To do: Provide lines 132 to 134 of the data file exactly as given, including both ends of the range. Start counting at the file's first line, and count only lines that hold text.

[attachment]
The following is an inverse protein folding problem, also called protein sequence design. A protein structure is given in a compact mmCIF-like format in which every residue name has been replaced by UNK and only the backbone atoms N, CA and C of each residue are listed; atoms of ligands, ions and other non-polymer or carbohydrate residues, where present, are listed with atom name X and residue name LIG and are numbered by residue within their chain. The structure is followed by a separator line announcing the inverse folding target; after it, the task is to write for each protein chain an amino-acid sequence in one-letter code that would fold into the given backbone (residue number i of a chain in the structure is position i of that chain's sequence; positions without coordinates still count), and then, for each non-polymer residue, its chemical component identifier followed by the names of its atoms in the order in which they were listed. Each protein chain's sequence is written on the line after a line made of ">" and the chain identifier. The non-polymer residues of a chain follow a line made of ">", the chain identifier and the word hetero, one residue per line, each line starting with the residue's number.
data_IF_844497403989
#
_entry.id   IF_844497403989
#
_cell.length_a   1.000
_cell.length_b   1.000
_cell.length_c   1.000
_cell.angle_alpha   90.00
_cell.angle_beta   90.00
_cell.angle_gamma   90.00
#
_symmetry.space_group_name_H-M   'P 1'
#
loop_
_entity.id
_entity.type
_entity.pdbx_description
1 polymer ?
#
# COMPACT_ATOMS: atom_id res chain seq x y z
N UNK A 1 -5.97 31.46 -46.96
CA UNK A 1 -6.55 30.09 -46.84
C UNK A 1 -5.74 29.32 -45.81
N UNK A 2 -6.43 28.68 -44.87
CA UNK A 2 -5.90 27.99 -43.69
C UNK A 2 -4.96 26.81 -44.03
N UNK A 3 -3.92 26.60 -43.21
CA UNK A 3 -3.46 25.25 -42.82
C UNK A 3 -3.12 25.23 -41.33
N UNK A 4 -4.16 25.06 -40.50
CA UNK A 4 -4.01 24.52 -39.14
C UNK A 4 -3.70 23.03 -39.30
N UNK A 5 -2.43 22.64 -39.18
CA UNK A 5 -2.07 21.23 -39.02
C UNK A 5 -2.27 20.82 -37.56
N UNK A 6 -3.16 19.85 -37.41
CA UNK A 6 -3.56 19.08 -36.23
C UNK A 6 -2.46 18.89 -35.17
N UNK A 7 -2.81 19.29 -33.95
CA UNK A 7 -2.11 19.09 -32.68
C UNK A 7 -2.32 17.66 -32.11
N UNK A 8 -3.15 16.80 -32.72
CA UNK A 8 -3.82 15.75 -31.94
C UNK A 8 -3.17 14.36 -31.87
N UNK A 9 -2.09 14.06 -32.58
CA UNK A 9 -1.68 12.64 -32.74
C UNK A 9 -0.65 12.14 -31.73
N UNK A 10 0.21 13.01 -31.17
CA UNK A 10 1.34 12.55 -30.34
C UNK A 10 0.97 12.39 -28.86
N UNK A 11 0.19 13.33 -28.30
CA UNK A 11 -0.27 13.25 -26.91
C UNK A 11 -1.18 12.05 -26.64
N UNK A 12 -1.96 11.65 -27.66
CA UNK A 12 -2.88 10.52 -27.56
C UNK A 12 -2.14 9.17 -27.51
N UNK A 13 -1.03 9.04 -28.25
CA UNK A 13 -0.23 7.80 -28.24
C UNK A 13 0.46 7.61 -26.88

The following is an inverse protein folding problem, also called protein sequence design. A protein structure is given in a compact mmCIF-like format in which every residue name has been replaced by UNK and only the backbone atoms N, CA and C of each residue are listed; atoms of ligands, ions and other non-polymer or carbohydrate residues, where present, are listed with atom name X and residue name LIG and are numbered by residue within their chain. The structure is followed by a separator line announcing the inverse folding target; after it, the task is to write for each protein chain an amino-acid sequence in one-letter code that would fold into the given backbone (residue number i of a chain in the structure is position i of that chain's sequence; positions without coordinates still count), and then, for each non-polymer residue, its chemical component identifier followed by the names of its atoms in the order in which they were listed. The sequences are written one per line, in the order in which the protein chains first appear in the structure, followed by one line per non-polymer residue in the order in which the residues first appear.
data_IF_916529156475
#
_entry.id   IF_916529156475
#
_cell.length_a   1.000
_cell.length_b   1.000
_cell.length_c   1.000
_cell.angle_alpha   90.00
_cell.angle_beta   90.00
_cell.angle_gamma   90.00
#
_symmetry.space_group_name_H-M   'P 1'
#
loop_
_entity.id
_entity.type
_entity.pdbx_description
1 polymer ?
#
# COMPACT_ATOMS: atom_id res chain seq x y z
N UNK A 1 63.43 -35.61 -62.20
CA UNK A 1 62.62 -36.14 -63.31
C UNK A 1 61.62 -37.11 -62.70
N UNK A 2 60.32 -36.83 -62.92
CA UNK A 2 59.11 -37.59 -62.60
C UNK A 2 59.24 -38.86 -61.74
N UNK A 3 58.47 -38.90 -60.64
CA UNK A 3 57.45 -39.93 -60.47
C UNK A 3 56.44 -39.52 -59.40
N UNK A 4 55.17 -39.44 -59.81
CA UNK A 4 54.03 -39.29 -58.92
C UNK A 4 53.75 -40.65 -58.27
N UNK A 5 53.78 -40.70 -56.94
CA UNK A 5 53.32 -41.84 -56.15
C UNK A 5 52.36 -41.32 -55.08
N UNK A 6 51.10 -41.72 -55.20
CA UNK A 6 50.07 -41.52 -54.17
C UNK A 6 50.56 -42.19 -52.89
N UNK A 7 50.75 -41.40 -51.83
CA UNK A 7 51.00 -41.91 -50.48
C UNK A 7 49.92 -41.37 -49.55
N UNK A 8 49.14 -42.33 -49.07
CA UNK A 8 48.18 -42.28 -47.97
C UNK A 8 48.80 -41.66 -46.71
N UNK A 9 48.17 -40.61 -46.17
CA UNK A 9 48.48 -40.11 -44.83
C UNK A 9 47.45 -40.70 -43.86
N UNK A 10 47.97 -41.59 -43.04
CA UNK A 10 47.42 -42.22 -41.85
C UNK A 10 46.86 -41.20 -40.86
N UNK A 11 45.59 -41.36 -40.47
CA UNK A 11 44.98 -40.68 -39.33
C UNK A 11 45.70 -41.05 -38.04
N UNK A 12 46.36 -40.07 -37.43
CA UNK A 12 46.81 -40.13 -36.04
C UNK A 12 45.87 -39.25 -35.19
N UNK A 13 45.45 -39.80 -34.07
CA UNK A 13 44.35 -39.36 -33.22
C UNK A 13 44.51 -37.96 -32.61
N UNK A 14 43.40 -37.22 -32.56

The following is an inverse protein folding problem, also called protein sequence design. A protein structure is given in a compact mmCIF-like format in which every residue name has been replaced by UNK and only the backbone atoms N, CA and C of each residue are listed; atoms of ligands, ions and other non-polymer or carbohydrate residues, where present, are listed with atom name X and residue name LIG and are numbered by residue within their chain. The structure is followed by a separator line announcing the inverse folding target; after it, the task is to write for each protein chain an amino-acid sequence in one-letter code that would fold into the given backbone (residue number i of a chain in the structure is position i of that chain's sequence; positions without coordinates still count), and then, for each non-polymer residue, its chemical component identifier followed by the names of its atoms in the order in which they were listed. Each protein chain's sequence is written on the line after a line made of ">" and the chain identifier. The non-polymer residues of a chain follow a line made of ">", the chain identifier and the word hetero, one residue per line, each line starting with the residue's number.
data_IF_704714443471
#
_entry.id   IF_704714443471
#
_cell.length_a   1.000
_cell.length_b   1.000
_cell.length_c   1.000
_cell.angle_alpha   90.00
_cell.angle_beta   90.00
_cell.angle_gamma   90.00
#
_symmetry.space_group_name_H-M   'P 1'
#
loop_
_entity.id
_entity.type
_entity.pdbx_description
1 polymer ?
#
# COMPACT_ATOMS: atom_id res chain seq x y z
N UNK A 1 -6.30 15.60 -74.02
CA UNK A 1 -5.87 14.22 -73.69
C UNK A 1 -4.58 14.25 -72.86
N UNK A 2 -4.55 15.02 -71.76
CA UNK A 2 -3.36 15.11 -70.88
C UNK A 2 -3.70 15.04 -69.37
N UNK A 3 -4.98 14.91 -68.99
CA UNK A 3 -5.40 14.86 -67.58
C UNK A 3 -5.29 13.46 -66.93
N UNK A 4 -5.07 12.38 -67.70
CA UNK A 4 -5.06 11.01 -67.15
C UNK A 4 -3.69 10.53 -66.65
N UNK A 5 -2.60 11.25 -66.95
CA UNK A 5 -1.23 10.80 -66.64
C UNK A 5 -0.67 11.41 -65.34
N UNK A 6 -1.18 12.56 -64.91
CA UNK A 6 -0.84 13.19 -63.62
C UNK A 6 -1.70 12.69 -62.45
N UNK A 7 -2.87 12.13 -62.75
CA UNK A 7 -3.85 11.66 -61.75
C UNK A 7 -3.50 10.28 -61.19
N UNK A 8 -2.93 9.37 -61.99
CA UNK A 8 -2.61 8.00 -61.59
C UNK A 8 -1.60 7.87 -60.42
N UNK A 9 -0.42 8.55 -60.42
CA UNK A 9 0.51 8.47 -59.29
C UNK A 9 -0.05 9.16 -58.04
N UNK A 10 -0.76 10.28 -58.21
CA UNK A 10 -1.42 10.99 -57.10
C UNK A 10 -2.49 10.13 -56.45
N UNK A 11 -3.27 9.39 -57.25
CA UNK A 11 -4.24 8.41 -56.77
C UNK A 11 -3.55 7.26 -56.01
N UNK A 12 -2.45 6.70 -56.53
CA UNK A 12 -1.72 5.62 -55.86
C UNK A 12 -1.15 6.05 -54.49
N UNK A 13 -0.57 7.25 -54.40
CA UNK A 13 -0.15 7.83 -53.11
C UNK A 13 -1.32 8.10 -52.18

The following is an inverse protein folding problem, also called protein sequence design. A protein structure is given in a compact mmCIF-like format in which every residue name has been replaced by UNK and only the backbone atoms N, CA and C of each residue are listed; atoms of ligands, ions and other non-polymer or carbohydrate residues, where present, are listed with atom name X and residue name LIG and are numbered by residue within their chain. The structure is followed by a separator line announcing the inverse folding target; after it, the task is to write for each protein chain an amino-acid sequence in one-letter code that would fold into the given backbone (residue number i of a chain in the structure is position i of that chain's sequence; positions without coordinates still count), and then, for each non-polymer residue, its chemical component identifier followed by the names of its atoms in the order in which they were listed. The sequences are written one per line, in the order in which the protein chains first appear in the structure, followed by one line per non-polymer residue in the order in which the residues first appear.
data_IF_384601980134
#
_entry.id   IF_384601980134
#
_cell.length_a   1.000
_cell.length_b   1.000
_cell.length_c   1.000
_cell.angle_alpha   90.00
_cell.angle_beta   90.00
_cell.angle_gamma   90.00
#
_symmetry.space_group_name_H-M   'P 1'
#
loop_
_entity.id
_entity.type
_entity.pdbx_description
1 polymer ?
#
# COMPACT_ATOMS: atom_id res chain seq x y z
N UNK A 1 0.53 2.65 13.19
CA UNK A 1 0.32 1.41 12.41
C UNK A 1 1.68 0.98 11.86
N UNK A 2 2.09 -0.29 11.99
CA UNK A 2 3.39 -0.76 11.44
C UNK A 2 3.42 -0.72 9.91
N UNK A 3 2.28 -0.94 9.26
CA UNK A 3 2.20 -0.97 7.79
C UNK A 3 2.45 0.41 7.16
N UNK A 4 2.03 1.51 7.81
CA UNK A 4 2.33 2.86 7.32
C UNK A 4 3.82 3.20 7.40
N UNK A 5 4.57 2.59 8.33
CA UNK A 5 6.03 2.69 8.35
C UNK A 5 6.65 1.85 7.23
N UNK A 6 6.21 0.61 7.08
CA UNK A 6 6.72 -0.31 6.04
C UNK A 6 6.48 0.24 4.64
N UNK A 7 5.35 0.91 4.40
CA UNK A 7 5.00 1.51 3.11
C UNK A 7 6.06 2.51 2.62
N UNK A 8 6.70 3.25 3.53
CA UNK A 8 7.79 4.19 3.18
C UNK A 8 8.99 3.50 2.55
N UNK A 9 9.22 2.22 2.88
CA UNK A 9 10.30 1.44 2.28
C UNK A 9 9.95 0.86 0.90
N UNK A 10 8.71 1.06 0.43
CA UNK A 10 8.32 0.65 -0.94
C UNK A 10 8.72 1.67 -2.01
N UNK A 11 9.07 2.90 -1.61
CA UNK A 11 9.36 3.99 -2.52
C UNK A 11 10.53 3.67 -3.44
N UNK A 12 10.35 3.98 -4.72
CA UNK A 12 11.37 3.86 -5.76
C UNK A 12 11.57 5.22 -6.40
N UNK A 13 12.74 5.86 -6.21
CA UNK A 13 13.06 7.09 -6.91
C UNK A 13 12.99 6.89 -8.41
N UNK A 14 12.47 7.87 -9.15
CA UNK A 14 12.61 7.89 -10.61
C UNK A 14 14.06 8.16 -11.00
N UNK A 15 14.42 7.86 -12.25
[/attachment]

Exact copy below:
_cell.angle_gamma   90.00
#
_symmetry.space_group_name_H-M   'P 1'